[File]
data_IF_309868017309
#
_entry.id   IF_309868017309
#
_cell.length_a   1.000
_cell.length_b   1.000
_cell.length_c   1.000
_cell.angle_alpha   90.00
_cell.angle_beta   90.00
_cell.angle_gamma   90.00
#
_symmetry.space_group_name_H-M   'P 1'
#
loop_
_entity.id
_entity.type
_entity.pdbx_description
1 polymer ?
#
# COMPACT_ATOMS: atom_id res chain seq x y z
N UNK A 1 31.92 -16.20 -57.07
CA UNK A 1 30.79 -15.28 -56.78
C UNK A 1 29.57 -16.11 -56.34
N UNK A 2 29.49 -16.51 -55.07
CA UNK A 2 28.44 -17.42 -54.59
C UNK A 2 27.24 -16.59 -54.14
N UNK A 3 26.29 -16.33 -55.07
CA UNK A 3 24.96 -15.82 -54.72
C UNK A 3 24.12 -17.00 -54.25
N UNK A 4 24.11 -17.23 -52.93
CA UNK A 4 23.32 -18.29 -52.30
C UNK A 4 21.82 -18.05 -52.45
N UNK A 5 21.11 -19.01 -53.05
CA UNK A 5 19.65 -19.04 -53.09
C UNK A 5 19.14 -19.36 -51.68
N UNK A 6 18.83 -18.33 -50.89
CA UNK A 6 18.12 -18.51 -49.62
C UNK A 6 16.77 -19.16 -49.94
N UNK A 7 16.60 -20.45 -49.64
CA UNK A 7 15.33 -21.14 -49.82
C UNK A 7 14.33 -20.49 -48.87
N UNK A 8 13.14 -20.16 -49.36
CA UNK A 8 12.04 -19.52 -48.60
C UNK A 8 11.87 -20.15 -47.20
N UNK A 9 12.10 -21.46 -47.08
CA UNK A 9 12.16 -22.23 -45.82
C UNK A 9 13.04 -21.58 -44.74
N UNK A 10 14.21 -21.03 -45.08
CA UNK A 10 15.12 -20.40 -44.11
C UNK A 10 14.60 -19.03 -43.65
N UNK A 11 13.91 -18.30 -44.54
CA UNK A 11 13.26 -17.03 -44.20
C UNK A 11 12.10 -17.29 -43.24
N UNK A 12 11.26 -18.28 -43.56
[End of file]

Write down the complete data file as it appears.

data_IF_309868017309
#
_entry.id   IF_309868017309
#
_cell.length_a   1.000
_cell.length_b   1.000
_cell.length_c   1.000
_cell.angle_alpha   90.00
_cell.angle_beta   90.00
_cell.angle_gamma   90.00
#
_symmetry.space_group_name_H-M   'P 1'
#
loop_
_entity.id
_entity.type
_entity.pdbx_description
1 polymer ?
#
# COMPACT_ATOMS: atom_id res chain seq x y z
N UNK A 1 31.92 -16.20 -57.07
CA UNK A 1 30.79 -15.28 -56.78
C UNK A 1 29.57 -16.11 -56.34
N UNK A 2 29.49 -16.51 -55.07
CA UNK A 2 28.44 -17.42 -54.59
C UNK A 2 27.24 -16.59 -54.14
N UNK A 3 26.29 -16.33 -55.07
CA UNK A 3 24.96 -15.82 -54.72
C UNK A 3 24.12 -17.00 -54.25
N UNK A 4 24.11 -17.23 -52.93
CA UNK A 4 23.32 -18.29 -52.30
C UNK A 4 21.82 -18.05 -52.45
N UNK A 5 21.11 -19.01 -53.05
CA UNK A 5 19.65 -19.04 -53.09
C UNK A 5 19.14 -19.36 -51.68
N UNK A 6 18.83 -18.33 -50.89
CA UNK A 6 18.12 -18.51 -49.62
C UNK A 6 16.77 -19.16 -49.94
N UNK A 7 16.60 -20.45 -49.64
CA UNK A 7 15.33 -21.14 -49.82
C UNK A 7 14.33 -20.49 -48.87
N UNK A 8 13.14 -20.16 -49.36
CA UNK A 8 12.04 -19.52 -48.60
C UNK A 8 11.87 -20.15 -47.20
N UNK A 9 12.10 -21.46 -47.08
CA UNK A 9 12.16 -22.23 -45.82
C UNK A 9 13.04 -21.58 -44.74
N UNK A 10 14.21 -21.03 -45.08
CA UNK A 10 15.12 -20.40 -44.11
C UNK A 10 14.60 -19.03 -43.65
N UNK A 11 13.91 -18.30 -44.54
CA UNK A 11 13.26 -17.03 -44.20
C UNK A 11 12.10 -17.29 -43.24
N UNK A 12 11.26 -18.28 -43.56